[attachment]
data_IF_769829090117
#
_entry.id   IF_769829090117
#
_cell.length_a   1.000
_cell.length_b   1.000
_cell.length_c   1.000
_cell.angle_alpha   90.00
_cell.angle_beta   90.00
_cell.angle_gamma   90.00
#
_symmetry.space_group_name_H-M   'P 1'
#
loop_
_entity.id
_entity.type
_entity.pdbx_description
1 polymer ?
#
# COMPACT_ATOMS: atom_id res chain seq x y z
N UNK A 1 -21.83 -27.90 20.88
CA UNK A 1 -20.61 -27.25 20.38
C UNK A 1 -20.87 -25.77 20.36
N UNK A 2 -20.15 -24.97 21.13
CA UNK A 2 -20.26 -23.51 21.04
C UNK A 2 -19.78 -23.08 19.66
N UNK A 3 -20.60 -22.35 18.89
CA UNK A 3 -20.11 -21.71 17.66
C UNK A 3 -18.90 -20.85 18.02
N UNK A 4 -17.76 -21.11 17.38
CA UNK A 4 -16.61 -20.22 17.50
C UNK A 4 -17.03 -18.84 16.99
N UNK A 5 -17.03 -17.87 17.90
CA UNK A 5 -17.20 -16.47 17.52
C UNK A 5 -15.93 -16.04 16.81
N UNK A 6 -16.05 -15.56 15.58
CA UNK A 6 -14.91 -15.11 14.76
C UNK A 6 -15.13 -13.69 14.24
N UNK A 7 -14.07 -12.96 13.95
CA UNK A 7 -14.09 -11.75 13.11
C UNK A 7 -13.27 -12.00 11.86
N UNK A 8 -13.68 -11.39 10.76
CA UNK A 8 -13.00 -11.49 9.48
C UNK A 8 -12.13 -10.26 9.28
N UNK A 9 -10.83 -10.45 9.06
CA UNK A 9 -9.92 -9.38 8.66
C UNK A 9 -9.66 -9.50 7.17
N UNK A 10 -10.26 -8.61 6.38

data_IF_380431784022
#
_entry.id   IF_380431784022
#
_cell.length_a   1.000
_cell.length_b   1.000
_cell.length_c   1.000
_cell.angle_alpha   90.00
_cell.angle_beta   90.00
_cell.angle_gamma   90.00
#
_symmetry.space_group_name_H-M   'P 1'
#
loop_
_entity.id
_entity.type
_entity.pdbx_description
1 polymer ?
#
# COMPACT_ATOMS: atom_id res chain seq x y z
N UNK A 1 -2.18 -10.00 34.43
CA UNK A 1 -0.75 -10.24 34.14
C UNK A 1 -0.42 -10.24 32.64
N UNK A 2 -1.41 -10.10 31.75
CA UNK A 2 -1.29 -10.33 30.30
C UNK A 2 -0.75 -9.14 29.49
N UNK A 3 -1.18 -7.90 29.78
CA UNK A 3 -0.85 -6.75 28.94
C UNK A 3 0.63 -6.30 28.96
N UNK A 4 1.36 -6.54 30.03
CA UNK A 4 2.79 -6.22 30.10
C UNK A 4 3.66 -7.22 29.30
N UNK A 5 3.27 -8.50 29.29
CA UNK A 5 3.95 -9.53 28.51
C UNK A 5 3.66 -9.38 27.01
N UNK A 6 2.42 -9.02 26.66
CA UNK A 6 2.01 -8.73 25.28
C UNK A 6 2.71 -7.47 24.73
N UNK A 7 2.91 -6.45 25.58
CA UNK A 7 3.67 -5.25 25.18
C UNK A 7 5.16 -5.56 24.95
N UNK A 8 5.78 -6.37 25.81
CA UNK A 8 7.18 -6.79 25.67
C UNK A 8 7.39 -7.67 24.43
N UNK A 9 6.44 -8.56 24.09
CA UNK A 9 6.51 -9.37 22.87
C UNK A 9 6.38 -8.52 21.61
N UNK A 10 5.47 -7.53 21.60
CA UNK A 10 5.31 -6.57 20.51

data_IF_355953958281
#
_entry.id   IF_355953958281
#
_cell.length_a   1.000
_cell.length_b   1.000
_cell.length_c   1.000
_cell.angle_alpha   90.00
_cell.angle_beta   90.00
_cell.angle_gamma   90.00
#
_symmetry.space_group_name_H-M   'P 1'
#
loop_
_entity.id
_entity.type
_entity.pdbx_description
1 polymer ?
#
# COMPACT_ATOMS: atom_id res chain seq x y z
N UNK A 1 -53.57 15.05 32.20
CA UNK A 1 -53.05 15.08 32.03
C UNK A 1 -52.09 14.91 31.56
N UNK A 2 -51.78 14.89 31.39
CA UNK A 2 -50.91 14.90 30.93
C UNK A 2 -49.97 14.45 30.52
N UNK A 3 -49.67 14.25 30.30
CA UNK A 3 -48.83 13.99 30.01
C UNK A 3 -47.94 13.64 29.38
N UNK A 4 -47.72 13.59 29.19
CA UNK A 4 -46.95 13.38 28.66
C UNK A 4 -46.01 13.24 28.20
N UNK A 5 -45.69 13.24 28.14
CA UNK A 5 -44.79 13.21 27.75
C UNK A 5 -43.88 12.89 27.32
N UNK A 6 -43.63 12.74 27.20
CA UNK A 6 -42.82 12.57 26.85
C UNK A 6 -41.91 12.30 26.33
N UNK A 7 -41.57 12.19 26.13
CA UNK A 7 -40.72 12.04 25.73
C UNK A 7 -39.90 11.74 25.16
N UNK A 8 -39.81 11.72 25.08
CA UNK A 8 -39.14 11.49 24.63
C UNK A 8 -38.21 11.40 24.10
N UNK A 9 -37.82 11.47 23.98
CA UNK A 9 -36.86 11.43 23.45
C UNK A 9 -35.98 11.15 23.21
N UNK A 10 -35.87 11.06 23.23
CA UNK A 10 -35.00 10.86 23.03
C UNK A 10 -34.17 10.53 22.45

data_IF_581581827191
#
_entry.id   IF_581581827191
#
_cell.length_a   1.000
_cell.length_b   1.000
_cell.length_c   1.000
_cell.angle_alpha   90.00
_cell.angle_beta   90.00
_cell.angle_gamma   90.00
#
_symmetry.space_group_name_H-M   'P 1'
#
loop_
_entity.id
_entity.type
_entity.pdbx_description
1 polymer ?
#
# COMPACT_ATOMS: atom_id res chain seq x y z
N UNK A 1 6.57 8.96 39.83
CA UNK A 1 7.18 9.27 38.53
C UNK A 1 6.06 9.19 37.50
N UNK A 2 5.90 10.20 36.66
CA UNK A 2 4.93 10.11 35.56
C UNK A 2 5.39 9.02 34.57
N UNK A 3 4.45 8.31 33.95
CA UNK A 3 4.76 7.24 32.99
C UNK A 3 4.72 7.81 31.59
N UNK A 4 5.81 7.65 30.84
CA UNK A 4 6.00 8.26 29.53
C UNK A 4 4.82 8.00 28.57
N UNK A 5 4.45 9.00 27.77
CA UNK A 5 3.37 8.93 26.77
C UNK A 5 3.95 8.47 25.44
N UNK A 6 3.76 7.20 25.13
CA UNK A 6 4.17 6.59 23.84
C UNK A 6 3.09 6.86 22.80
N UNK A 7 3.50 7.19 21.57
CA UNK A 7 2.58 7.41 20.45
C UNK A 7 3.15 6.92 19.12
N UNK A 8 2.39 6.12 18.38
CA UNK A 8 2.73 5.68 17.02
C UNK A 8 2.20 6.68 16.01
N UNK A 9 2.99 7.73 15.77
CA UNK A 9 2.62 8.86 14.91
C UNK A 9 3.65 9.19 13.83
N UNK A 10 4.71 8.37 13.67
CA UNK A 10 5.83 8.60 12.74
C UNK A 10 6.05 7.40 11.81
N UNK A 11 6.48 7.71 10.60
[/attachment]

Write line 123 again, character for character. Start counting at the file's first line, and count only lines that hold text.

C UNK A 2 -49.97 14.45 30.52